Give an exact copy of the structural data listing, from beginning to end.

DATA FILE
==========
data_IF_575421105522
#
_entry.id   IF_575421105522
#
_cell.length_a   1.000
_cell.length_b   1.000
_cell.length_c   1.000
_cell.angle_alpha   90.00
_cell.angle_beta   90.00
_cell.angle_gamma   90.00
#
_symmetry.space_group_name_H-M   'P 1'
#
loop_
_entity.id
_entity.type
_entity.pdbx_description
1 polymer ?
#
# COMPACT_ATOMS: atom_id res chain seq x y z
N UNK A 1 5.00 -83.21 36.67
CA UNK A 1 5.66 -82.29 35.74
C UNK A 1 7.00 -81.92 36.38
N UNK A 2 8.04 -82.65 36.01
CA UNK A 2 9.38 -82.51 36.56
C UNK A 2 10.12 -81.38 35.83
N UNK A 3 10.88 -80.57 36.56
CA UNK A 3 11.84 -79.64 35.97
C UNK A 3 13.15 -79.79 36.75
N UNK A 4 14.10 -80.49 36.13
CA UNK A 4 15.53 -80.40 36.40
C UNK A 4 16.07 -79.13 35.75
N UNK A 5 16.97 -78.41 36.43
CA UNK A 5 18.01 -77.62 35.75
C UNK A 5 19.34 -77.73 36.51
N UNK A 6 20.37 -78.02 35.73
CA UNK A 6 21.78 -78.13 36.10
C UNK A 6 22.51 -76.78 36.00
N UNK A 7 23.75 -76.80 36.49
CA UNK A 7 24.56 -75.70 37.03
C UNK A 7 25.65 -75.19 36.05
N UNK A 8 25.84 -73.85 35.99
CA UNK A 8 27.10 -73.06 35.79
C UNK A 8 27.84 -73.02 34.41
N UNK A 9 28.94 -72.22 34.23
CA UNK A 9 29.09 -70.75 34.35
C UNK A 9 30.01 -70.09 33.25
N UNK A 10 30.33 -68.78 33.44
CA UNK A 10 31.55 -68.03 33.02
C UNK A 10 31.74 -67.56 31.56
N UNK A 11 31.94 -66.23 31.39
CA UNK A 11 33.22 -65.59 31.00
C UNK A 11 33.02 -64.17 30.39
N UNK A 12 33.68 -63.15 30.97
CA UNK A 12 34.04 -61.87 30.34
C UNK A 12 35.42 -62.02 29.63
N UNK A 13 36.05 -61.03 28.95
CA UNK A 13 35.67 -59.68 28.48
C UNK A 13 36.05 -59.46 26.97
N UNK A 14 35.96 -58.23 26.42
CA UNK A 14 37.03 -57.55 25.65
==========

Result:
data_IF_575421105522
#
_entry.id   IF_575421105522
#
_cell.length_a   1.000
_cell.length_b   1.000
_cell.length_c   1.000
_cell.angle_alpha   90.00
_cell.angle_beta   90.00
_cell.angle_gamma   90.00
#
_symmetry.space_group_name_H-M   'P 1'
#
loop_
_entity.id
_entity.type
_entity.pdbx_description
1 polymer ?
#
# COMPACT_ATOMS: atom_id res chain seq x y z
N UNK A 1 5.00 -83.21 36.67
CA UNK A 1 5.66 -82.29 35.74
C UNK A 1 7.00 -81.92 36.38
N UNK A 2 8.04 -82.65 36.01
CA UNK A 2 9.38 -82.51 36.56
C UNK A 2 10.12 -81.38 35.83
N UNK A 3 10.88 -80.57 36.56
CA UNK A 3 11.84 -79.64 35.97
C UNK A 3 13.15 -79.79 36.75
N UNK A 4 14.10 -80.49 36.13
CA UNK A 4 15.53 -80.40 36.40
C UNK A 4 16.07 -79.13 35.75
N UNK A 5 16.97 -78.41 36.43
CA UNK A 5 18.01 -77.62 35.75
C UNK A 5 19.34 -77.73 36.51
N UNK A 6 20.37 -78.02 35.73
CA UNK A 6 21.78 -78.13 36.10
C UNK A 6 22.51 -76.78 36.00
N UNK A 7 23.75 -76.80 36.49
CA UNK A 7 24.56 -75.70 37.03
C UNK A 7 25.65 -75.19 36.05
N UNK A 8 25.84 -73.85 35.99
CA UNK A 8 27.10 -73.06 35.79
C UNK A 8 27.84 -73.02 34.41
N UNK A 9 28.94 -72.22 34.23
CA UNK A 9 29.09 -70.75 34.35
C UNK A 9 30.01 -70.09 33.25
N UNK A 10 30.33 -68.78 33.44
CA UNK A 10 31.55 -68.03 33.02
C UNK A 10 31.74 -67.56 31.56
N UNK A 11 31.94 -66.23 31.39
CA UNK A 11 33.22 -65.59 31.00
C UNK A 11 33.02 -64.17 30.39
N UNK A 12 33.68 -63.15 30.97
CA UNK A 12 34.04 -61.87 30.34
C UNK A 12 35.42 -62.02 29.63
N UNK A 13 36.05 -61.03 28.95
CA UNK A 13 35.67 -59.68 28.48
C UNK A 13 36.05 -59.46 26.97
N UNK A 14 35.96 -58.23 26.42
CA UNK A 14 37.03 -57.55 25.65